Sources of income 

Your business plan should outline your initial financial model for the first 5 years of business – you should now regularly review the first-year plan as you begin to operate to understand and adjust actual running costs. Ensure that you have basic financial training and access to a qualified accountant to ensure that you control the project finances effectively.  

Programme of activity 

Aligned with the other building operations you should also have a staff member who manages the activities programme and a staff member who administers your studio tenants – this may be the same person, depending on the size of the operation. All activities and workshops should be guided through an agreed code of practice and education plan, for both staff and participants – written contracts and specific procedures should be created in all areas. All studio tenants should also have a code of practice and a formal lease agreement, clearly outlining the agreement of responsibilities of all participants. It is vital, at the outset of any activity in the space, that clear supporting communication (both written and verbal) is available for all staff, tenants and visitors. Depending on the type of activities that you are undertaking you may at this stage also need to secure licensing permission from your local authority as set out through the Licensing (Scotland) Act 2005 – consider Premises Licence, Occasional Licence and Public Entertainments Licence.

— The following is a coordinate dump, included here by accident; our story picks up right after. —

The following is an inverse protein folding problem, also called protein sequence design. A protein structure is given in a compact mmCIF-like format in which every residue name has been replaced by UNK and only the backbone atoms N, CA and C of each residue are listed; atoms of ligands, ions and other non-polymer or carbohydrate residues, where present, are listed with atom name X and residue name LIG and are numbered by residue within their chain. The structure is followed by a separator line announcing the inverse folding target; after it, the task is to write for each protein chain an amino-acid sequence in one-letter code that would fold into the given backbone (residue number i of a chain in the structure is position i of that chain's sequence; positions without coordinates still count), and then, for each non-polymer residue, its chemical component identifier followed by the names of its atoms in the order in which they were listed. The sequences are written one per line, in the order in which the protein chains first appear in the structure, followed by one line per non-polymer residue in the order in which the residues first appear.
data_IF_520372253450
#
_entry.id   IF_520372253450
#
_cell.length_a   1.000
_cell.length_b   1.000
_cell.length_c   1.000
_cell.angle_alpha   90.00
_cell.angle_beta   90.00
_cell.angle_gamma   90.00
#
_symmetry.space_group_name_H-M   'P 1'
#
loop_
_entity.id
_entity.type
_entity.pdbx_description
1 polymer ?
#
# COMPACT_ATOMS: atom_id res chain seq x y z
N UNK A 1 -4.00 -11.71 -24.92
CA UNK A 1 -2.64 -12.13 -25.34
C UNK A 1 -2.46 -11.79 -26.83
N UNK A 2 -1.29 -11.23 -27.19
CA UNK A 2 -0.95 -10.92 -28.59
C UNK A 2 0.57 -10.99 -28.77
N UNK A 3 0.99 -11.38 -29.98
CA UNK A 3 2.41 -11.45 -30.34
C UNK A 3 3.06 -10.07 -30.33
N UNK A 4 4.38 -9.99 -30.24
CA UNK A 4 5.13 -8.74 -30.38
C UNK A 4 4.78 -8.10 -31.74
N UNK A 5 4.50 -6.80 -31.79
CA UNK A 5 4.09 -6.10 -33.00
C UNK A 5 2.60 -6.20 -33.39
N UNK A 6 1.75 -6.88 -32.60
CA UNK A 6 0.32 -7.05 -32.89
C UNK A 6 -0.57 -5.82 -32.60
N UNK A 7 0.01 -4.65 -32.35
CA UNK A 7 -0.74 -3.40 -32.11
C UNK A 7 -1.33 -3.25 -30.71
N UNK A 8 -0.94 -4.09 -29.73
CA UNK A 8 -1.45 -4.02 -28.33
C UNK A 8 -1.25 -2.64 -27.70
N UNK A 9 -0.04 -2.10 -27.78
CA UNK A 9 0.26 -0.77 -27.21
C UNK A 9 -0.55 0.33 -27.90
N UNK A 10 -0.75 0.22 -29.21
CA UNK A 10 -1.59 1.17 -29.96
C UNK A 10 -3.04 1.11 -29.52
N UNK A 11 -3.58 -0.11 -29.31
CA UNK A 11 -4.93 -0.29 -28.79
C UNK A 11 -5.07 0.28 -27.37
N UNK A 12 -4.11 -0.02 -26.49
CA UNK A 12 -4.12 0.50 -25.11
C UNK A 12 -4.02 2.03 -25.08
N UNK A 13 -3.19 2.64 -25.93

Marketing and communication 

You will now need to formally consider how you will develop your network and communicate to your cultural community. There are many guides available that detail best methodologies – ensure that you consider and cover the 7Ps of marketing: product, place, price, promotion, people, process and physical environment. Aligned with other building operations you should have a staff member who leads the communications strategy, develops the website and manages all social media to create a coherent identity for the project. This strategy should link with clear accreditation to sponsors and supporters in all communication and link with the activity and studio programme through advertising, public relations and online ticketing.